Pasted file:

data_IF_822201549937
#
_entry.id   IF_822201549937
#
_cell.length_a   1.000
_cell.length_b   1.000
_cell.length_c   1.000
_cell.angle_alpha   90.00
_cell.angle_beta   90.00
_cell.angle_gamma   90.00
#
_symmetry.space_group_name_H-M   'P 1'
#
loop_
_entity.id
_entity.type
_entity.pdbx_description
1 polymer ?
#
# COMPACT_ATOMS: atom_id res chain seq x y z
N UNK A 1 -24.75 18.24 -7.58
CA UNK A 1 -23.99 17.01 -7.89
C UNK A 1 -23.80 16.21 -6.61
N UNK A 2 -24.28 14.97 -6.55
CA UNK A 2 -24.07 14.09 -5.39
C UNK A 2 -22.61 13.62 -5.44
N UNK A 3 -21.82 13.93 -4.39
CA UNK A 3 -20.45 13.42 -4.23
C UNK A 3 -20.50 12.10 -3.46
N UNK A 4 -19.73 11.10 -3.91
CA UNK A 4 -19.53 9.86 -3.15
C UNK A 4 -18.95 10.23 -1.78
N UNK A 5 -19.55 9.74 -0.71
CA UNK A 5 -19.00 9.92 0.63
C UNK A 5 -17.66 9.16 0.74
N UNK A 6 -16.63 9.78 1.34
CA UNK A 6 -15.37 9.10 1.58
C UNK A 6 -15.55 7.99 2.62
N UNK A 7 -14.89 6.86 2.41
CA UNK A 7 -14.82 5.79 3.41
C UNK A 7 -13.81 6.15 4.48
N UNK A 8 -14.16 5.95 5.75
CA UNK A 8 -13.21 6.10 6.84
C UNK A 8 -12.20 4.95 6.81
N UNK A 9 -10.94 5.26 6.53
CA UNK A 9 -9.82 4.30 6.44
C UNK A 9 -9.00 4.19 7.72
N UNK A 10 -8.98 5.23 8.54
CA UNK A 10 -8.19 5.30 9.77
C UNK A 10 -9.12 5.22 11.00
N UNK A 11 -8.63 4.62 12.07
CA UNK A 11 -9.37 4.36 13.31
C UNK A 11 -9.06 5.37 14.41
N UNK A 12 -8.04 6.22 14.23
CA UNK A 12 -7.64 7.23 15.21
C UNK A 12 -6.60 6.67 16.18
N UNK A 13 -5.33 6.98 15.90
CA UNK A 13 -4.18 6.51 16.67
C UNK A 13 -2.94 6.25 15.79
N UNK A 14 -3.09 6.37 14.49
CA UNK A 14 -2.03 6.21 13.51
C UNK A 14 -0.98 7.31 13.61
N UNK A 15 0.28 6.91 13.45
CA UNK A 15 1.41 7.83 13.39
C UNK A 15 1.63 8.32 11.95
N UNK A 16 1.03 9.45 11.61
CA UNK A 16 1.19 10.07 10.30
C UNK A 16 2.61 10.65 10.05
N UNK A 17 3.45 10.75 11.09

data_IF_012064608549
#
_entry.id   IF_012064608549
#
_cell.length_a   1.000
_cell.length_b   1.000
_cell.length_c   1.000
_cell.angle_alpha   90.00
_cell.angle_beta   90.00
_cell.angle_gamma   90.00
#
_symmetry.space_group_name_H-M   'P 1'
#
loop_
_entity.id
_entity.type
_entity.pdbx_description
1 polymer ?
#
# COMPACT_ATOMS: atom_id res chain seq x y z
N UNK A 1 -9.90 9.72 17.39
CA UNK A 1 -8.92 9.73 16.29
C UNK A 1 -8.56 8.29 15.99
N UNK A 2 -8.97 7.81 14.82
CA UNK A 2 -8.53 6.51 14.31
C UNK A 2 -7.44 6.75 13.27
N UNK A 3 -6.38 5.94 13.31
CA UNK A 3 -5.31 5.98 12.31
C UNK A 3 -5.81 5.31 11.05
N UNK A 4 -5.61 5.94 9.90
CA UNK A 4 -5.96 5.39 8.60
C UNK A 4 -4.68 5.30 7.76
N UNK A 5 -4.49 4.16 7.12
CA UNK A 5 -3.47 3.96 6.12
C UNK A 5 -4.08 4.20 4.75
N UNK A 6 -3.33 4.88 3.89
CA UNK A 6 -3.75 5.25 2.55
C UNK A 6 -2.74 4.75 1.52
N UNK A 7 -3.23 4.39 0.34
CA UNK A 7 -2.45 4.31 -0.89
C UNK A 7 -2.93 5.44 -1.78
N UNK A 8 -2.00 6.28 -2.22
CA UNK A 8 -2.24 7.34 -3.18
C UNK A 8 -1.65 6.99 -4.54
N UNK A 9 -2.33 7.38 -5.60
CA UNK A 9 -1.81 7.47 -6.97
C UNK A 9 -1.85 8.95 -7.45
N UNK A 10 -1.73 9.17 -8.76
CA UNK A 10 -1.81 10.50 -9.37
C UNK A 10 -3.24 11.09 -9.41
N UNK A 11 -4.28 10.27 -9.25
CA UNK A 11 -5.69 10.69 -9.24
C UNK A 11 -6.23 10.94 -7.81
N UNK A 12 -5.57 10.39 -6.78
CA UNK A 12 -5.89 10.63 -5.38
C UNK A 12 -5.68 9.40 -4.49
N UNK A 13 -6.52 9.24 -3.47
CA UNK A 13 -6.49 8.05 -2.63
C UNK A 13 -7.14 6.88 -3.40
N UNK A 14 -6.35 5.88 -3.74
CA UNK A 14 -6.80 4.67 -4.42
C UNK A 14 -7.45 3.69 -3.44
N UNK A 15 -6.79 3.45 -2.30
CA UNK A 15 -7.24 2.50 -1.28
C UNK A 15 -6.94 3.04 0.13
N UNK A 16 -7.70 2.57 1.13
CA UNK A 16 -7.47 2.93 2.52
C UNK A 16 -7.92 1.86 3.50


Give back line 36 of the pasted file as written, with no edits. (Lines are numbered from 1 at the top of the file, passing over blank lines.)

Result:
N UNK A 6 -16.63 9.78 1.34